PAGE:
Reviews: Pizzarino, Cong tu Bot, Isa, Mami

The Maine Sunday Telegram has reviewed Pizzarino,

Pizzarino, the sister business of Portland’s Paciarino, aims to do just a few dishes and do them well. It succeeds with its wholemeal-crust pizzas, especially when they’re topped with prosciutto or a quadruple-whammy of imported Italian cheeses…But elsewhere, Pizzarino cuts too many corners with its heavy reliance on pre-bought, packaged ingredients imported largely from Italy. There are sticky, under-flavored gnocchi; rubbery mushrooms and metallic-tasting black olives; and most egregious, an entire range of refrigerated and frozen desserts that come ready-to-serve – no added work required. There’s room on the Portland dining scene for a great Milanese restaurant. Here’s hoping Pizzarino ditches the ready-made food and puts in the work to become just that.


the Portland Phoenix has reviewed Mami

Whether or not co-owners Austin Miller and Hana Tamaki realized they would fill a mostly unexplored niche in the Portland dining scene back when their first okonomiyaki came off the truck in 2015 is unclear. Stop into their brick-and-mortar to warm up for a bit on a snowy winter evening, though, and you’ll be hard-pressed to argue that they haven’t.

The Bollard has reviewed Cong Tu Bot, and

On cold, prematurely dark evenings, I suggest the Cà Ri Chay ($16). It’s a velvety coconut curry with subtle spice and long, wide rice noodles perfect for slurping, topped with a few marinated and caramelized mushrooms. Next, cut the richness with the Goi Cai Bap ($8), a salad of cabbage, carrot and onion, soaking in a sweet, vinegary dressing and topped with crunchy fried onions, finely diced bird’s eye chilies, and a tangle of cilantro. Careful with that salad, though. Those little red chilies pack a punch (a bird’s eye chili is ranked about twenty times hotter than a jalapeno on the Scoville heat scale).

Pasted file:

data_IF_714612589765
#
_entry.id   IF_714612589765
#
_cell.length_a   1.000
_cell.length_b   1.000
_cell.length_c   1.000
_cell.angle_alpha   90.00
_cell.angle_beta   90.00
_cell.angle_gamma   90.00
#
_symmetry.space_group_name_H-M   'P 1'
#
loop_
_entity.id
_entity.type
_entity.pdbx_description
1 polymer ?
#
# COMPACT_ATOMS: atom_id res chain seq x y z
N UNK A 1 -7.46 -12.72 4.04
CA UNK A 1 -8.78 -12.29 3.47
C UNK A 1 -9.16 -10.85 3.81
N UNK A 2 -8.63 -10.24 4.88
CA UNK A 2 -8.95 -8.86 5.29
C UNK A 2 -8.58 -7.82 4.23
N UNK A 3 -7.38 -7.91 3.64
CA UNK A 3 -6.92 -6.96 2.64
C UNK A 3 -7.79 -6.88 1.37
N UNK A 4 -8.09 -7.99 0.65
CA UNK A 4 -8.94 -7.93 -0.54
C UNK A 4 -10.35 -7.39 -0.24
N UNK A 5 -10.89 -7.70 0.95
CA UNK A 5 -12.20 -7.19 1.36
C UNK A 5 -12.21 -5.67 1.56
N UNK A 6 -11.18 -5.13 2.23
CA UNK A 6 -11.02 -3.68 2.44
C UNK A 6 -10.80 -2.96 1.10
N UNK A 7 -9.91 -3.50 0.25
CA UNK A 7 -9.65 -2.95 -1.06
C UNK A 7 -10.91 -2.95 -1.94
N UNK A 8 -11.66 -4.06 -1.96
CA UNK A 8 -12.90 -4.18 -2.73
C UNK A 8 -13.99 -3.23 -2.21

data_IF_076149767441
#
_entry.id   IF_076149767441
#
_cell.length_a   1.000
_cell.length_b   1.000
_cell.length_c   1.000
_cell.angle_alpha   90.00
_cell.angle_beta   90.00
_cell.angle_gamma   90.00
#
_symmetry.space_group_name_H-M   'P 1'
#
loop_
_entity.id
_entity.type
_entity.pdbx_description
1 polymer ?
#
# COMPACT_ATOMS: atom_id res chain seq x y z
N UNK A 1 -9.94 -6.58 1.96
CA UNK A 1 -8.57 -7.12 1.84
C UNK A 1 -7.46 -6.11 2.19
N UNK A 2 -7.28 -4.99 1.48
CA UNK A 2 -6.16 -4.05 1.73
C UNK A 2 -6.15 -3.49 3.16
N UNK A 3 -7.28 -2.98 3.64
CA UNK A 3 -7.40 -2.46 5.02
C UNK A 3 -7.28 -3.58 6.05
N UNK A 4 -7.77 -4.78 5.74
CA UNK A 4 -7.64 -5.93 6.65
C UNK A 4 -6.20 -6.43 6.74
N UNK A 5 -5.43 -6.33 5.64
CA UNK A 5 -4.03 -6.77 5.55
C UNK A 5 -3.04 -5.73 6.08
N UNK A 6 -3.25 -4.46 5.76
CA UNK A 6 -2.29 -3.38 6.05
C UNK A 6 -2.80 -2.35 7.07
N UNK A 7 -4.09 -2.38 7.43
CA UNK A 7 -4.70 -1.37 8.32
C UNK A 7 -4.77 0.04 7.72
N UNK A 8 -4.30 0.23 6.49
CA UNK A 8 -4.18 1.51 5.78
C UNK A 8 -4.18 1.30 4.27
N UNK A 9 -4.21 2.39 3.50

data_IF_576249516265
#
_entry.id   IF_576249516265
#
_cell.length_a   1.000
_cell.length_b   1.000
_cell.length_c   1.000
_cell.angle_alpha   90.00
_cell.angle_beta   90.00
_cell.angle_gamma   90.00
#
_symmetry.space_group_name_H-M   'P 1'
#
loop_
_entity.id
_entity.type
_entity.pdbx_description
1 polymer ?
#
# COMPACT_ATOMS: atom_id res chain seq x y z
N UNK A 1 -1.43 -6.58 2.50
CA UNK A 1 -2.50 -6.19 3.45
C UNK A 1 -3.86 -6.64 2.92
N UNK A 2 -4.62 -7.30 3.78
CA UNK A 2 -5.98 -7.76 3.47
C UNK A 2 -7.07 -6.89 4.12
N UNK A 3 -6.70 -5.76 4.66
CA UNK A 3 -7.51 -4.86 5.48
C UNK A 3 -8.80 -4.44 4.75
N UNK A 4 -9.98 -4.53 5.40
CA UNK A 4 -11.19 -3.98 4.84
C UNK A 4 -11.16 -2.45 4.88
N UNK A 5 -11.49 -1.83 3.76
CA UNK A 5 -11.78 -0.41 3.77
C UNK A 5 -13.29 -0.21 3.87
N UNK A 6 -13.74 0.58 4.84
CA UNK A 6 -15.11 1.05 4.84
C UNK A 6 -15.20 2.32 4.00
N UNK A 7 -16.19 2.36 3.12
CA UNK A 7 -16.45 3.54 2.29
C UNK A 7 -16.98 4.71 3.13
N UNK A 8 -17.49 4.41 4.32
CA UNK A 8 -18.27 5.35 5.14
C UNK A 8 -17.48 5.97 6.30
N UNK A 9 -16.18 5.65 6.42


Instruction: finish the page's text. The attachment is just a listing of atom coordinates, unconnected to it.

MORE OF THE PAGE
Peter Peter Portland Eater has reviewed Isa.

Isa has a number of qualities that make it special. They’re incredibly consistent with the food and drink, the menu has plenty on it for all tastes, and the warm, casual atmosphere is brilliantly comfortable. You can be sure when you go, you’ll find a good meal, but most of the time it will be much better than that, often even great. Head to Isa if you haven’t been and definitely consider making it one of your regular stops, because it’s really that good.

45 Years at Mellen Street Market

The Bollard has published a feature article on the Mellen Street Market and the Nappi family which has owned the establishment since 1973.

Tony’s younger brother, Joseph Jr. (Joey), soon joined them, “and the three of us worked together for all these years,” Tony said. (Joe Sr. passed away in 2012.) “It worked out great. We never argued, because my dad was always right!” He laughed. “So we didn’t argue with him. … He went into the Marine Corps at 17, so he’d been around the block. Eighth-grade education. He made it — just hard work, hard work, hard work, hard work. Put the hours in.”